“Health Literacy in a Consumer-Centric Healthcare System: A Case for Mickey Mouse” – venturevalkyrie.com

“One of the biggest problems in healthcare is the gap in understanding between what physicians and insurers say and what consumers understand. “

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This piece at venturevalkyrie.com is an easy-to-understand article about the subject of “health literacy.”

The video is especially eye-opening.

Health-Literacy1SOURCE: www.chnnyc.org

What is health literacy?

Health literacy is the degree to which individuals have the capacity to obtain, process, and understand basic health information and services needed to make appropriate health decisions.

Health literacy is dependent on individual and systemic factors:

  • Communication skills of lay persons and professionals
  • Lay and professional knowledge of health topics
  • Culture
  • Demands of the healthcare and public health systems
  • Demands of the situation/context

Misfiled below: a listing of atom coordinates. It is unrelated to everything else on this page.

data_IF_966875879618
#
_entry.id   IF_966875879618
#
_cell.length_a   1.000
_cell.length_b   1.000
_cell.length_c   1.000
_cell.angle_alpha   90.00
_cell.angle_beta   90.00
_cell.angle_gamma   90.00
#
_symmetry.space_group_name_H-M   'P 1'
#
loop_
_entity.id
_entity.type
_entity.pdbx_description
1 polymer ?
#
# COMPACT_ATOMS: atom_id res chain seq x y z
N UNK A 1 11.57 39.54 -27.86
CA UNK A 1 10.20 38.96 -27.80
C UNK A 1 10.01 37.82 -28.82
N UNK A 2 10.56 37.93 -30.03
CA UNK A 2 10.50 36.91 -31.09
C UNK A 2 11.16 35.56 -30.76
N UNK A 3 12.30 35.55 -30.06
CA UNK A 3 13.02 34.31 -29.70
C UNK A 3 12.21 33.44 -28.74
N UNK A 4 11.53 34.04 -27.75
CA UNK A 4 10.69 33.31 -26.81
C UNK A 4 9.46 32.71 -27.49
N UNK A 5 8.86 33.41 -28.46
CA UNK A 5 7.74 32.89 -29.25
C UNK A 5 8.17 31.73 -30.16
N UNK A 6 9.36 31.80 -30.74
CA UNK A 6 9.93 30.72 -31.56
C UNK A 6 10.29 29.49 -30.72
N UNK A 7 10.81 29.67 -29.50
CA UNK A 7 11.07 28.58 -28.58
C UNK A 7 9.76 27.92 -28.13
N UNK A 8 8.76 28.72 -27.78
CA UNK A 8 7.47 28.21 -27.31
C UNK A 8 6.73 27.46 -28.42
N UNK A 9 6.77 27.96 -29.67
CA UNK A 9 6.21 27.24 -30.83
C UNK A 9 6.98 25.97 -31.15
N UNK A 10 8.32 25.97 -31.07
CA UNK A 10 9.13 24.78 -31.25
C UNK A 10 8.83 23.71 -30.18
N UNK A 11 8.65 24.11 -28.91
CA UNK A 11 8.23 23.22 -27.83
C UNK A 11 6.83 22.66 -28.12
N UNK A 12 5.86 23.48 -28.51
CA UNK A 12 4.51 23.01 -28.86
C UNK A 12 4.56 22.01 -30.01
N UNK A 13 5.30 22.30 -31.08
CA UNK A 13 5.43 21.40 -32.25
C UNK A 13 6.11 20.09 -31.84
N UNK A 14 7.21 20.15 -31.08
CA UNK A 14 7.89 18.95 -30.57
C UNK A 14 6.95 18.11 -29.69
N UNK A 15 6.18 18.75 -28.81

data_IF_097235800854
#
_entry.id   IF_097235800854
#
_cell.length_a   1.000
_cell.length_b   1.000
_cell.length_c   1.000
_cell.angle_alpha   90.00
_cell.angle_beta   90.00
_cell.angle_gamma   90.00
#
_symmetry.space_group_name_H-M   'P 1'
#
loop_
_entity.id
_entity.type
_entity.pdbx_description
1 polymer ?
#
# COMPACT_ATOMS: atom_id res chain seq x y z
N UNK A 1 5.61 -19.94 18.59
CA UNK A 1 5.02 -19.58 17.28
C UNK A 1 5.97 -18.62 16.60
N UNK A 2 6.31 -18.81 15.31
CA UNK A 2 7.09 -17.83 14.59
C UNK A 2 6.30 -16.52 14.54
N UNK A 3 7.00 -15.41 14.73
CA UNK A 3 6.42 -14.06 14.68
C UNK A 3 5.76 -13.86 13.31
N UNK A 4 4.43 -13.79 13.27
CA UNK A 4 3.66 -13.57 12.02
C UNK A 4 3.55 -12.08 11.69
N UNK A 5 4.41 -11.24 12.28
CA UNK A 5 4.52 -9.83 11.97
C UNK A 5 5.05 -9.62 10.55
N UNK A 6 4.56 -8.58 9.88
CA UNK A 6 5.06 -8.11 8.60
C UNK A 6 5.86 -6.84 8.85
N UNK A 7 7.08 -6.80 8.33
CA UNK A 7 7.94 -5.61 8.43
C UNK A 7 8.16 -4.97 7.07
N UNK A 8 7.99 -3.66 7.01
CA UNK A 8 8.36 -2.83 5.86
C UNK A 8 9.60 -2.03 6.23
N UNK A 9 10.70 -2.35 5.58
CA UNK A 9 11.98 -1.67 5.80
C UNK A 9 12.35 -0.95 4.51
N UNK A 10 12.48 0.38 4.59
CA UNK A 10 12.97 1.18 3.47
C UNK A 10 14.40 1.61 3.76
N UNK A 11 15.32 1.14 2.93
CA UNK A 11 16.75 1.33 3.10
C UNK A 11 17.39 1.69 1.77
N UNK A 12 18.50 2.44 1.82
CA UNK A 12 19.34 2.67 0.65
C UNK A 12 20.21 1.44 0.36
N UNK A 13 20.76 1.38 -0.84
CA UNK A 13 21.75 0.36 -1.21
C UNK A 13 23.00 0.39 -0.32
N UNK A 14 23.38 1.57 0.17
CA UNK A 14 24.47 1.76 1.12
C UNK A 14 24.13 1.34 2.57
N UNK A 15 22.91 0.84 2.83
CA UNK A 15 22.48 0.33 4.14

Health literacy affects people’s ability to:

  • Navigate the healthcare system, including filling out complex forms and locating providers and services
  • Share personal information, such as health history, with providers
  • Engage in self-care and chronic-disease management
  • Understand mathematical concepts such as probability and risk

Health literacy includes numeracy skills. For example, calculating cholesterol and blood sugar levels, measuring medications, and understanding nutrition labels all require math skills. Choosing between health plans or comparing prescription drug coverage requires calculating premiums, copays, and deductibles.

In addition to basic literacy skills, health literacy requires knowledge of health topics. People with limited health literacy often lack knowledge or have misinformation about the body as well as the nature and causes of disease. Without this knowledge, they may not understand the relationship between lifestyle factors such as diet and exercise and various health outcomes.

Health information can overwhelm even persons with advanced literacy skills. Medical science progresses rapidly. What people may have learned about health or biology during their school years often becomes outdated or forgotten, or it is incomplete. Moreover, health information provided in a stressful or unfamiliar situation is unlikely to be retained. – Source: health.gov

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